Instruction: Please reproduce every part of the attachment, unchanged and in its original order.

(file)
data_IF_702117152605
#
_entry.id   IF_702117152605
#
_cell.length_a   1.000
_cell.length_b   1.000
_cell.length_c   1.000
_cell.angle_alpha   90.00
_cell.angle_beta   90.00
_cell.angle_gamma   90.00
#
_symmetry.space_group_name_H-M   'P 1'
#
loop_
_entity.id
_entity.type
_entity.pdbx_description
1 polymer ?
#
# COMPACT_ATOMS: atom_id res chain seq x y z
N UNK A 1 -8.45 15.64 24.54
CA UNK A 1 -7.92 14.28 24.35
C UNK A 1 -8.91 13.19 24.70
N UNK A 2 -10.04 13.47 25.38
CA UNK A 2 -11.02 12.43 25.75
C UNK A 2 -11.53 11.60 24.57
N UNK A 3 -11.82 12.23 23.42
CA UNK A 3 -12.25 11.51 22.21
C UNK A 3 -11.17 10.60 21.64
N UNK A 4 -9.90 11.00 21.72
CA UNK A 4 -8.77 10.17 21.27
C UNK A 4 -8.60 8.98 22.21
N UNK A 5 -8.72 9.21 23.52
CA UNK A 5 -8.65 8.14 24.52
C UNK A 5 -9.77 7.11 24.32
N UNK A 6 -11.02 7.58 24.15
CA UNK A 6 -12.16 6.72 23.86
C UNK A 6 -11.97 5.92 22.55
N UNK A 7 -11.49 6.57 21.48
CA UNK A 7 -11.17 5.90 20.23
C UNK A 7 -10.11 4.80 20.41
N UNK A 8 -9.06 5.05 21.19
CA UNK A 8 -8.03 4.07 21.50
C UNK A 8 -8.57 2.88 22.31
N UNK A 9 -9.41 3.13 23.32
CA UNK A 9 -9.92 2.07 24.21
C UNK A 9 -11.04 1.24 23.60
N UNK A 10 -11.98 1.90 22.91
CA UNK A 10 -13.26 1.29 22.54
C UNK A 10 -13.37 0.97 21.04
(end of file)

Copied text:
data_IF_702117152605
#
_entry.id   IF_702117152605
#
_cell.length_a   1.000
_cell.length_b   1.000
_cell.length_c   1.000
_cell.angle_alpha   90.00
_cell.angle_beta   90.00
_cell.angle_gamma   90.00
#
_symmetry.space_group_name_H-M   'P 1'
#
loop_
_entity.id
_entity.type
_entity.pdbx_description
1 polymer ?
#
# COMPACT_ATOMS: atom_id res chain seq x y z
N UNK A 1 -8.45 15.64 24.54
CA UNK A 1 -7.92 14.28 24.35
C UNK A 1 -8.91 13.19 24.70
N UNK A 2 -10.04 13.47 25.38
CA UNK A 2 -11.02 12.43 25.75
C UNK A 2 -11.53 11.60 24.57
N UNK A 3 -11.82 12.23 23.42
CA UNK A 3 -12.25 11.51 22.21
C UNK A 3 -11.17 10.60 21.64
N UNK A 4 -9.90 11.00 21.72
CA UNK A 4 -8.77 10.17 21.27
C UNK A 4 -8.60 8.98 22.21
N UNK A 5 -8.72 9.21 23.52
CA UNK A 5 -8.65 8.14 24.52
C UNK A 5 -9.77 7.11 24.32
N UNK A 6 -11.02 7.58 24.15
CA UNK A 6 -12.16 6.72 23.86
C UNK A 6 -11.97 5.92 22.55
N UNK A 7 -11.49 6.57 21.48
CA UNK A 7 -11.17 5.90 20.23
C UNK A 7 -10.11 4.80 20.41
N UNK A 8 -9.06 5.05 21.19
CA UNK A 8 -8.03 4.07 21.50
C UNK A 8 -8.57 2.88 22.31
N UNK A 9 -9.41 3.13 23.32
CA UNK A 9 -9.92 2.07 24.21
C UNK A 9 -11.04 1.24 23.60
N UNK A 10 -11.98 1.90 22.91
CA UNK A 10 -13.26 1.29 22.54
C UNK A 10 -13.37 0.97 21.04